Tuesday, April 30, 2013

German consumption day

Spending the crisis away? German consumers remain the silent helpers of the economy. Retails sales dropped in March by 0.3% MoM, from a downwardly revised -0.6% in February. At the same time, consumer confidence increased. The GfK index increased to 6.2 in May, its highest level in almost six years. Finally, German unemployment increased only slightly in April in seasonally-adjusted terms, indicating that the German labour market is the last island of euro crisis resistance.

This morning’s data confirm that the often written-off German consumers have become an important, though not strong, growth driver. Despite today’s drop in retail sales, the overall performance in the first quarter was still stronger than in the last quarter of 2012.

Looking ahead, all ingredients are in place to see a continuation of solid consumption. The labour market remains stable. Contrary to the rest of the Eurozone, German unemployment has hardly increased (yet) and remains close to its record lows. In addition, the increase in real wages, which started last year, should accelerate this year, driven by nominal wage increases of around 3% and low inflation. Just remember that in April, headline inflation dropped to 1.2% YoY.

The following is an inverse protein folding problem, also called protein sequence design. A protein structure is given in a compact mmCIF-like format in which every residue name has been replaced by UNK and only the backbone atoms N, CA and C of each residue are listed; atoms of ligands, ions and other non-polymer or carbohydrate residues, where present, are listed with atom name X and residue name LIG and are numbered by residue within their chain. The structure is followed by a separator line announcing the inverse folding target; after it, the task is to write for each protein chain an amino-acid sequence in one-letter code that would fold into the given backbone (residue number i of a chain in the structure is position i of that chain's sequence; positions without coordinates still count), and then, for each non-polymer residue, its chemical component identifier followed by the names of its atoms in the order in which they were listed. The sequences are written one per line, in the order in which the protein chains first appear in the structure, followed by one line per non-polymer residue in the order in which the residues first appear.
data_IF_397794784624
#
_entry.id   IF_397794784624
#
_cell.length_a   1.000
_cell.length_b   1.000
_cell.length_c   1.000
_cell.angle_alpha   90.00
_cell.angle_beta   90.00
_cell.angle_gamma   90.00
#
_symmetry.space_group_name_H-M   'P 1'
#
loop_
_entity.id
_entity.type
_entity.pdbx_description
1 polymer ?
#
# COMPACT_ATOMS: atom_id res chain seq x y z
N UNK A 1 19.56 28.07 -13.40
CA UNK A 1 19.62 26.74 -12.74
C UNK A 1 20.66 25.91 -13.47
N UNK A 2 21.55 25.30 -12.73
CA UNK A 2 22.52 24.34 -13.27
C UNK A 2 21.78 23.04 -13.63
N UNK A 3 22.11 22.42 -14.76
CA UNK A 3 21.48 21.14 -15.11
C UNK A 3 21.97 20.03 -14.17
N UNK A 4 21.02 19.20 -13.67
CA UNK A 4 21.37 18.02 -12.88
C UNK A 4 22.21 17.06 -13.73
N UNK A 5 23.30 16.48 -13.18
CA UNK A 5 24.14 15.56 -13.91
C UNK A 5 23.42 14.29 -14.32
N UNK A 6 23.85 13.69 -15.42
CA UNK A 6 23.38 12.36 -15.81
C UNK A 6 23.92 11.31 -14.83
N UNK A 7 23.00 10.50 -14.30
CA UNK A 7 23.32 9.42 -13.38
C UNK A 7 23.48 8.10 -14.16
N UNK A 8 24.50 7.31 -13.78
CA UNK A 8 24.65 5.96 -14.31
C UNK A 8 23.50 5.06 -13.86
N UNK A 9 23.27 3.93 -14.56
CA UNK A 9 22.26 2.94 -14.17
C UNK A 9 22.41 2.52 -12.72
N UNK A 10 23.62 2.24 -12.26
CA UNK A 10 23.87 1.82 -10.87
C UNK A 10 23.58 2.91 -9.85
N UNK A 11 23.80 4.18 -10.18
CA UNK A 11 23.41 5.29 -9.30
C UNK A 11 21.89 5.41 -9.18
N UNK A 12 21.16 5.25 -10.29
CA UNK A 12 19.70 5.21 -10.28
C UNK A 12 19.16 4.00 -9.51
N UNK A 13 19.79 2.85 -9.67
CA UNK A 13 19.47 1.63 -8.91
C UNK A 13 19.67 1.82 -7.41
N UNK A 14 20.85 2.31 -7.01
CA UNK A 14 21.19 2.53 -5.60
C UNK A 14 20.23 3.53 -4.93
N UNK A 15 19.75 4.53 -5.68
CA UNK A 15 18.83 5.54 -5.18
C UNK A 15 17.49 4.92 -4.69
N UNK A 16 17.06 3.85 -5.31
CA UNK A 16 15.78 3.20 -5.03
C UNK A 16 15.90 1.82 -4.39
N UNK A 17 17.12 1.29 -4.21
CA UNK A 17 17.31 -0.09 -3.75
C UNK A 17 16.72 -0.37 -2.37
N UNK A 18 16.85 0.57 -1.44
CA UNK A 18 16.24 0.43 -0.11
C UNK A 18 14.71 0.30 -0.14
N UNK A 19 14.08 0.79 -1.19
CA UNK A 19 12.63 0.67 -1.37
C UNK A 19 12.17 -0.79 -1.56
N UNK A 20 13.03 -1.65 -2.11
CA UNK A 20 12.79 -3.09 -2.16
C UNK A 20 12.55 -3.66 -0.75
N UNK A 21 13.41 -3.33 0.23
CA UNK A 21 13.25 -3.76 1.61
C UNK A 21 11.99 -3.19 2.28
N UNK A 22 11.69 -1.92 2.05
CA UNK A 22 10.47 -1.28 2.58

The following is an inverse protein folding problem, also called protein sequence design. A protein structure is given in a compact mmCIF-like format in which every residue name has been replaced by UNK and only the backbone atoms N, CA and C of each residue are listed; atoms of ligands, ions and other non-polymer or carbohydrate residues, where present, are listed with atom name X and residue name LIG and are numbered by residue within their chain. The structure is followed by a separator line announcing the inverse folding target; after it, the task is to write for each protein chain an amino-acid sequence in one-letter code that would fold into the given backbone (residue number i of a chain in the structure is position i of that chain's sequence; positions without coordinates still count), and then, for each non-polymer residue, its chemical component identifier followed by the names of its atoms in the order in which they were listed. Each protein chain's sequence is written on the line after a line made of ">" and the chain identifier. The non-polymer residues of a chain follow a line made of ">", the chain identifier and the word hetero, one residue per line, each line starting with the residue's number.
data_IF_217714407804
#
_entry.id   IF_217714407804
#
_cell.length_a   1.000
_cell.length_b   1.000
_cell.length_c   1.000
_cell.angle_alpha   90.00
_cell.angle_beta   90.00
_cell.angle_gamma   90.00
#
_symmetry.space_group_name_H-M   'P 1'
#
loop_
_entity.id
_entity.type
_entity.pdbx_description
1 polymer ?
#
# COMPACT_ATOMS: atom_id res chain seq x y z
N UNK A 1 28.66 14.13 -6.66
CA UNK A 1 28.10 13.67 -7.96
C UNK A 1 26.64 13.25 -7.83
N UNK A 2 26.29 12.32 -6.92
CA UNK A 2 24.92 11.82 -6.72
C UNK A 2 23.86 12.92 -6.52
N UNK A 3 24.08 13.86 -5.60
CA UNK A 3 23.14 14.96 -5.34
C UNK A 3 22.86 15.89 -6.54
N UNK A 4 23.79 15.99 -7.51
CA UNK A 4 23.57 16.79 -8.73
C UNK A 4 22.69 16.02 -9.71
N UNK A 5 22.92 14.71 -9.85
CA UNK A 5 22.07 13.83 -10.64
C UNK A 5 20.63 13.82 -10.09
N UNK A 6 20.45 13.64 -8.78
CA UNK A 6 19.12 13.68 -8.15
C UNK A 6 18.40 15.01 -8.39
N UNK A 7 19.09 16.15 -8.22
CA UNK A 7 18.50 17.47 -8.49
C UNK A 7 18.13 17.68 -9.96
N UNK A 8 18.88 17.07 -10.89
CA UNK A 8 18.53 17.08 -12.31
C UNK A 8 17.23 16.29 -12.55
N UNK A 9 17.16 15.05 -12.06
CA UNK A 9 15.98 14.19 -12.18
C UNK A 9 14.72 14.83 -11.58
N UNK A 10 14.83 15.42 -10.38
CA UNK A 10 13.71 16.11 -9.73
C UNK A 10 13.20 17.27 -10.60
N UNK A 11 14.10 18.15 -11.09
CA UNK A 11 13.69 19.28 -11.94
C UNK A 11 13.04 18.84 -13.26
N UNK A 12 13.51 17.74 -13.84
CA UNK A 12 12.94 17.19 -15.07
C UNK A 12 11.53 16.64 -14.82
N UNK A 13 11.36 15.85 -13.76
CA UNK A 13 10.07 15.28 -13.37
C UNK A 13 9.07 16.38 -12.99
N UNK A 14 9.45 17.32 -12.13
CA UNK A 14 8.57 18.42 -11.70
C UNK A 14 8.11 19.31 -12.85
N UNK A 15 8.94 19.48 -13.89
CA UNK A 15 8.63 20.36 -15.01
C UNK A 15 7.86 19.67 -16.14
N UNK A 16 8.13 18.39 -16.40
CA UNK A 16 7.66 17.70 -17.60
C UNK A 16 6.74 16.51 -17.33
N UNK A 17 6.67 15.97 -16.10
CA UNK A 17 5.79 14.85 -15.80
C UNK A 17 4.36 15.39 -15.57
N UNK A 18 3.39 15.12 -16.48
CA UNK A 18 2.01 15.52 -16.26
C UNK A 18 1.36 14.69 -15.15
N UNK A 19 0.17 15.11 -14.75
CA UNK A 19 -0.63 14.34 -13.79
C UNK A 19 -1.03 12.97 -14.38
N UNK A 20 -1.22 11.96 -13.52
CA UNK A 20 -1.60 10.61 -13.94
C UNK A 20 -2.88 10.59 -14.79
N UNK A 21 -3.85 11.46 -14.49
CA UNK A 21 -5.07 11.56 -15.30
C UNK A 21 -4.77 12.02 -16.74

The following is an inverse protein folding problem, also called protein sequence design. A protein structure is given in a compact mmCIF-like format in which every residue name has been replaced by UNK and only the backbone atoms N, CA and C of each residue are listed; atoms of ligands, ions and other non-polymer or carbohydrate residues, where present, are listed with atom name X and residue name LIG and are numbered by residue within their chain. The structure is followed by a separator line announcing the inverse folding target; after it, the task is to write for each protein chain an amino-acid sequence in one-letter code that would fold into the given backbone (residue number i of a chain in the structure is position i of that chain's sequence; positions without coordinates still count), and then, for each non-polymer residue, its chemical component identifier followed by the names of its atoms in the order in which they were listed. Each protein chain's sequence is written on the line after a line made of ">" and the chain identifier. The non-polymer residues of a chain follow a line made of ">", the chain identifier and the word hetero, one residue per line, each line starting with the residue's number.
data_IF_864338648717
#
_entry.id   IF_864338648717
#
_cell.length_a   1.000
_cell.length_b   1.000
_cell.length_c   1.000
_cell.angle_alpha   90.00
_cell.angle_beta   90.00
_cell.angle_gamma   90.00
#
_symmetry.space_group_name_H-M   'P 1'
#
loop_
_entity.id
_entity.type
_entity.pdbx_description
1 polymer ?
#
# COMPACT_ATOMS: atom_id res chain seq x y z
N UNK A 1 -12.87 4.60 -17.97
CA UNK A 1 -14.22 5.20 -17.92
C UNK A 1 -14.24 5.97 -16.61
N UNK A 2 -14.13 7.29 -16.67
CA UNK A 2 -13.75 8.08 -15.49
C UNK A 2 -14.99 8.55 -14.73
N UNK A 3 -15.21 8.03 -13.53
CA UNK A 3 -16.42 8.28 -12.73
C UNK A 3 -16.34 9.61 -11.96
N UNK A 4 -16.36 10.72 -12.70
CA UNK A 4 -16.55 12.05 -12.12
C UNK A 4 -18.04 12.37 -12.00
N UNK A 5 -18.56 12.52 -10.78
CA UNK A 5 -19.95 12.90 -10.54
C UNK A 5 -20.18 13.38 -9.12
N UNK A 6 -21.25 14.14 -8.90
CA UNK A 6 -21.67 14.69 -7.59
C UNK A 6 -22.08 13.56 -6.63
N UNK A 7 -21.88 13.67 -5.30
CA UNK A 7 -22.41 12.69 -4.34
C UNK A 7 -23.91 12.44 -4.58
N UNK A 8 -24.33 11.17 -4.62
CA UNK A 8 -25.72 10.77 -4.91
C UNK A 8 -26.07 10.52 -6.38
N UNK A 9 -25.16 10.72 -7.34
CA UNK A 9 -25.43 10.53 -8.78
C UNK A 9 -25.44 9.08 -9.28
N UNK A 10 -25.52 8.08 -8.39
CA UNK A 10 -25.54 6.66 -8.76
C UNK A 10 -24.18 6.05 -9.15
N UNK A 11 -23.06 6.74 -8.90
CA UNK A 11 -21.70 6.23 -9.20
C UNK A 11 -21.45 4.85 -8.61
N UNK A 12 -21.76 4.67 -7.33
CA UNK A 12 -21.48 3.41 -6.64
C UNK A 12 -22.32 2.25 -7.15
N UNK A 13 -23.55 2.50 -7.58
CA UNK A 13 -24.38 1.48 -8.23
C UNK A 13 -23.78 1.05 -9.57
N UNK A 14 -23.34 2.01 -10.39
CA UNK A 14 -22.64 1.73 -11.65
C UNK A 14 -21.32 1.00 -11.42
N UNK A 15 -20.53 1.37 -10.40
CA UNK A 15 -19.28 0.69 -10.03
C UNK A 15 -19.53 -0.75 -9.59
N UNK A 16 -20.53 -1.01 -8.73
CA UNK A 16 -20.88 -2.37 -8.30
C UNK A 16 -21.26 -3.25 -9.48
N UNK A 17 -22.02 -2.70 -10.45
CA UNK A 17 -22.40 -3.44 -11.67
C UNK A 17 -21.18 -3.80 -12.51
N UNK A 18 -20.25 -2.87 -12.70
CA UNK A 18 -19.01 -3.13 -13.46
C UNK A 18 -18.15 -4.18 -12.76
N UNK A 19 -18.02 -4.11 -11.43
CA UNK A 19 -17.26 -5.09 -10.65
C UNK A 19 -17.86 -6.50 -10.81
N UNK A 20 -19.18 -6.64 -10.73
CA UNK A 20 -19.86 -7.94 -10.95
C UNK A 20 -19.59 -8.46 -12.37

All in all, Germans are still unlikely to become a bunch of shopaholics. Consumption is far away from being a spending spree and consumption will not be strong enough to spend the euro crisis away. However, gradual and decent consumer spending should continue supporting economic growth.

Wednesday, April 24, 2013

Ifo drops sharply in April

Sharp correction. The full impact of the Cyprus bailout and new concerns about global growth have led to a clear downward revision of German business expectations. Germany’s most prominent leading indicator, the Ifo index, recorded the sharpest monthly decline since May 2012, dropping to 104.4 in April, from 106.7. Both, the current assessment and the expectation component decreased sharply. While the current assessment component dropped to 107.2, from 109.9, expectations fell to 101.6, from 103.6. Despite today’s drop, the absolute level of all components still points to growth in the second quarter.

The start of the New Year has been positive, though a bit choppy. Available hard data basically sends two messages: i) the economy recovered from the fourth quarter contraction; and ii) the often called for rebalancing of the German economy is materialising as both private consumption and net exports should have been growth drivers in the first quarter. The big unknown is the weather impact on construction and industrial production. Against the background of still very harsh weather conditions in March, the jury on whether or not the economy left contractionary territory in the first quarter is still out. In our view, it should have.

Looking ahead, it almost requires a fog lamp to predict the future path of the German economy. Available hard and soft data send a huddle of indications. Order books are gradually filling and inventory reductions have come to an end, while at the same time confidence indicators have started to fall again. In the first months of the second quarter, the dichotomy between soft and hard data could continue, though with a bit of a twist. A weather-inflicted catching up of industrial activity could go hand in hand with weaker confidence indicators.